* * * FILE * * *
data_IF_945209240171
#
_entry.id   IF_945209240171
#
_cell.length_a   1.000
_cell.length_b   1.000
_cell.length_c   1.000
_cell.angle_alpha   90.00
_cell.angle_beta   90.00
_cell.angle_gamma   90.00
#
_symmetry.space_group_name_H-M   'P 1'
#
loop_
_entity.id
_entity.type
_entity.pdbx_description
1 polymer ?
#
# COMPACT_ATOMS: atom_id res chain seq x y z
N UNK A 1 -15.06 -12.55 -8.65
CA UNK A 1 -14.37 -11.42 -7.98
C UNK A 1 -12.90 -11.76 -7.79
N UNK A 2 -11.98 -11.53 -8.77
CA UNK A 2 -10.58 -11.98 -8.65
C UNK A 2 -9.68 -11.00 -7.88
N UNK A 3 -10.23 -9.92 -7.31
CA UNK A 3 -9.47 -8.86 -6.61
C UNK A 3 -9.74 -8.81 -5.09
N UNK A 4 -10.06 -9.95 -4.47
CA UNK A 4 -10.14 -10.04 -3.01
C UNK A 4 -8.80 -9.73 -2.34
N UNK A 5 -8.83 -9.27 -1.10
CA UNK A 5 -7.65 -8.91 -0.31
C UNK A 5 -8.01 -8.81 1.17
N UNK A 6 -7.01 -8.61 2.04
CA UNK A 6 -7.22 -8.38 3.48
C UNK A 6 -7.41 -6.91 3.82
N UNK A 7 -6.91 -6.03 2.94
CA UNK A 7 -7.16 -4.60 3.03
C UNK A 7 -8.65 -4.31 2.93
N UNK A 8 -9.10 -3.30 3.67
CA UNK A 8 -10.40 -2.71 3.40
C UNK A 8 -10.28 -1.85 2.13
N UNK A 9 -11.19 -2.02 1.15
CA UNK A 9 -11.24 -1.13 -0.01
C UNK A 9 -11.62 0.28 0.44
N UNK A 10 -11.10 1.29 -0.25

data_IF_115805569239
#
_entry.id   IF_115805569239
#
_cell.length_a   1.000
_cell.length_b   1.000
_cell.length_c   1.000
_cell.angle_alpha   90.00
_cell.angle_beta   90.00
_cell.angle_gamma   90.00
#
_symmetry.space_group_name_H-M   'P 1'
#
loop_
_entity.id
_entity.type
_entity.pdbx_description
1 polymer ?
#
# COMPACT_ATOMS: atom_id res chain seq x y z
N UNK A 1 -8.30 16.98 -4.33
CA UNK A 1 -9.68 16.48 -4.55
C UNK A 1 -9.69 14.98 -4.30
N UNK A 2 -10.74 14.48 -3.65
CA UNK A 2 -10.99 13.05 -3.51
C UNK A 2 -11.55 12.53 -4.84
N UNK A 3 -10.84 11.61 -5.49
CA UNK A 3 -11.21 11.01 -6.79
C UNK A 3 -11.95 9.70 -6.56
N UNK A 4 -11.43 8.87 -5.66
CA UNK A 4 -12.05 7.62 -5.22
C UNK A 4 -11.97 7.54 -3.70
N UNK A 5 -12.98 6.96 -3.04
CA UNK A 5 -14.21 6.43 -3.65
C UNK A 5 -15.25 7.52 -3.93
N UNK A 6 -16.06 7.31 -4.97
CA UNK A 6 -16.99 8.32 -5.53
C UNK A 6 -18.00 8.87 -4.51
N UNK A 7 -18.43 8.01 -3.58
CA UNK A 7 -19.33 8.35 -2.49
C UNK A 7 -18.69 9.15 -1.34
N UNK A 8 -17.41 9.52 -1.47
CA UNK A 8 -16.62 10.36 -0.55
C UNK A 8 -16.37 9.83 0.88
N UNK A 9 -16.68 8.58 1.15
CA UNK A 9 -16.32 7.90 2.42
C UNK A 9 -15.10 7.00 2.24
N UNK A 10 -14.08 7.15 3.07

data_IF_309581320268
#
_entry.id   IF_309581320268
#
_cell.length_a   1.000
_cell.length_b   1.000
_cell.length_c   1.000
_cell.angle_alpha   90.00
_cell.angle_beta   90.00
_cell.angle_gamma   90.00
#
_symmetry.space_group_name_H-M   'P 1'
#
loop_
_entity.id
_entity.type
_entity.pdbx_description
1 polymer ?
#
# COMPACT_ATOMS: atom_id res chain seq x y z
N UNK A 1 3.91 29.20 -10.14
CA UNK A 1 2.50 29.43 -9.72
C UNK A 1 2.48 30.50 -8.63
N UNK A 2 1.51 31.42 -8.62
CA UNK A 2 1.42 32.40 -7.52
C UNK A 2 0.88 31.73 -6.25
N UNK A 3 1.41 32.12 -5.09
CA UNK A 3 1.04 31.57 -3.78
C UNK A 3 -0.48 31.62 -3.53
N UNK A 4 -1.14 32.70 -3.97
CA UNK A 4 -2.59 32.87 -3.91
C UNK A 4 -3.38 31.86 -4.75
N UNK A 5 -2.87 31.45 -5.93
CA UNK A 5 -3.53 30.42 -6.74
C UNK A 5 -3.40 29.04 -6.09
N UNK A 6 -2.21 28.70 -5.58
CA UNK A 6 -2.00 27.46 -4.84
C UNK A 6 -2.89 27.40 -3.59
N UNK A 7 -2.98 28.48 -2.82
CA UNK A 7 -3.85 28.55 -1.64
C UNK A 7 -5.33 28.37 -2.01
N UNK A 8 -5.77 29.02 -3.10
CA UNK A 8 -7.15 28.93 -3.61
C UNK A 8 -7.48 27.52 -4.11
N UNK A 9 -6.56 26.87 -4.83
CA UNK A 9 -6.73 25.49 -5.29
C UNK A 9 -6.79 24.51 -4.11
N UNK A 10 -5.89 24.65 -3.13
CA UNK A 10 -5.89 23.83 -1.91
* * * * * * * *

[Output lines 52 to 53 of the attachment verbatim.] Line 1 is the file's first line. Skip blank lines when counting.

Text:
#
_cell.length_a   1.000